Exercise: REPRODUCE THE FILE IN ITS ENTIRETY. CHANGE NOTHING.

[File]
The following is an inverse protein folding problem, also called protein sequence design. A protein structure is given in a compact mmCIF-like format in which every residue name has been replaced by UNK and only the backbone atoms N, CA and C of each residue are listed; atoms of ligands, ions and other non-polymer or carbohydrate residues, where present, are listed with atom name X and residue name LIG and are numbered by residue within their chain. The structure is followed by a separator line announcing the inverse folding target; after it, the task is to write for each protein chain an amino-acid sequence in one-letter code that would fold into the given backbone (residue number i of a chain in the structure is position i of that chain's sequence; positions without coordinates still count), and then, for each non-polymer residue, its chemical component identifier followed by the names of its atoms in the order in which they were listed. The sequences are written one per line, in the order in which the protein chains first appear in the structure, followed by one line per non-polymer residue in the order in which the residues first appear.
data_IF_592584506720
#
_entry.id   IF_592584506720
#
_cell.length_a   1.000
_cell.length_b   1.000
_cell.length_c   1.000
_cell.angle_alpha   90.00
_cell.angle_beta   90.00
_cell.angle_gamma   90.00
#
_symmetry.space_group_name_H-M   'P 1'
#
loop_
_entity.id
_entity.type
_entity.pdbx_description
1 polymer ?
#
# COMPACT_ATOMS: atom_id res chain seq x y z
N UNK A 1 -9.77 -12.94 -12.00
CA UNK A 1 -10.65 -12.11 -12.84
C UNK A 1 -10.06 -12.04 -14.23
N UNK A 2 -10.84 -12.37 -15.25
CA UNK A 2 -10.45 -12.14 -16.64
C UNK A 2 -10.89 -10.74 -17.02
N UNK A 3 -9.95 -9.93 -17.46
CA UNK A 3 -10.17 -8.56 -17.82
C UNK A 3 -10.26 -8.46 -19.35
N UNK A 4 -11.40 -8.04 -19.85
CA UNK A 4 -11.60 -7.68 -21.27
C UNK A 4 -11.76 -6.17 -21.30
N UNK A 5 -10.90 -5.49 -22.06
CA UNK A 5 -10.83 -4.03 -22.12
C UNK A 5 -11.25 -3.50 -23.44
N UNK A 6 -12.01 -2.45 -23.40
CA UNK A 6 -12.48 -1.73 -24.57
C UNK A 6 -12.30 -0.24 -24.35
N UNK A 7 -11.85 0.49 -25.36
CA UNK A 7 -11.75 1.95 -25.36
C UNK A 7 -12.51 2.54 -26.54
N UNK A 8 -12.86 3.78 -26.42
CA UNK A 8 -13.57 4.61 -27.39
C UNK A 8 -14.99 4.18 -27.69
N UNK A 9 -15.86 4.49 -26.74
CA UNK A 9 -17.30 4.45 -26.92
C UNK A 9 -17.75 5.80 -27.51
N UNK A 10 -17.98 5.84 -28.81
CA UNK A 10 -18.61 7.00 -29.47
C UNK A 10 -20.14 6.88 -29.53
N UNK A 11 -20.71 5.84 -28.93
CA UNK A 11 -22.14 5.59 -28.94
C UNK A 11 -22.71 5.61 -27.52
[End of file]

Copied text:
The following is an inverse protein folding problem, also called protein sequence design. A protein structure is given in a compact mmCIF-like format in which every residue name has been replaced by UNK and only the backbone atoms N, CA and C of each residue are listed; atoms of ligands, ions and other non-polymer or carbohydrate residues, where present, are listed with atom name X and residue name LIG and are numbered by residue within their chain. The structure is followed by a separator line announcing the inverse folding target; after it, the task is to write for each protein chain an amino-acid sequence in one-letter code that would fold into the given backbone (residue number i of a chain in the structure is position i of that chain's sequence; positions without coordinates still count), and then, for each non-polymer residue, its chemical component identifier followed by the names of its atoms in the order in which they were listed. The sequences are written one per line, in the order in which the protein chains first appear in the structure, followed by one line per non-polymer residue in the order in which the residues first appear.
data_IF_592584506720
#
_entry.id   IF_592584506720
#
_cell.length_a   1.000
_cell.length_b   1.000
_cell.length_c   1.000
_cell.angle_alpha   90.00
_cell.angle_beta   90.00
_cell.angle_gamma   90.00
#
_symmetry.space_group_name_H-M   'P 1'
#
loop_
_entity.id
_entity.type
_entity.pdbx_description
1 polymer ?
#
# COMPACT_ATOMS: atom_id res chain seq x y z
N UNK A 1 -9.77 -12.94 -12.00
CA UNK A 1 -10.65 -12.11 -12.84
C UNK A 1 -10.06 -12.04 -14.23
N UNK A 2 -10.84 -12.37 -15.25
CA UNK A 2 -10.45 -12.14 -16.64
C UNK A 2 -10.89 -10.74 -17.02
N UNK A 3 -9.95 -9.93 -17.46
CA UNK A 3 -10.17 -8.56 -17.82
C UNK A 3 -10.26 -8.46 -19.35
N UNK A 4 -11.40 -8.04 -19.85
CA UNK A 4 -11.60 -7.68 -21.27
C UNK A 4 -11.76 -6.17 -21.30
N UNK A 5 -10.90 -5.49 -22.06
CA UNK A 5 -10.83 -4.03 -22.12
C UNK A 5 -11.25 -3.50 -23.44
N UNK A 6 -12.01 -2.45 -23.40
CA UNK A 6 -12.48 -1.73 -24.57
C UNK A 6 -12.30 -0.24 -24.35
N UNK A 7 -11.85 0.49 -25.36
CA UNK A 7 -11.75 1.95 -25.36
C UNK A 7 -12.51 2.54 -26.54
N UNK A 8 -12.86 3.78 -26.42
CA UNK A 8 -13.57 4.61 -27.39
C UNK A 8 -14.99 4.18 -27.69
N UNK A 9 -15.86 4.49 -26.74
CA UNK A 9 -17.30 4.45 -26.92
C UNK A 9 -17.75 5.80 -27.51
N UNK A 10 -17.98 5.84 -28.81
CA UNK A 10 -18.61 7.00 -29.47
C UNK A 10 -20.14 6.88 -29.53
N UNK A 11 -20.71 5.84 -28.93
CA UNK A 11 -22.14 5.59 -28.94
C UNK A 11 -22.71 5.61 -27.52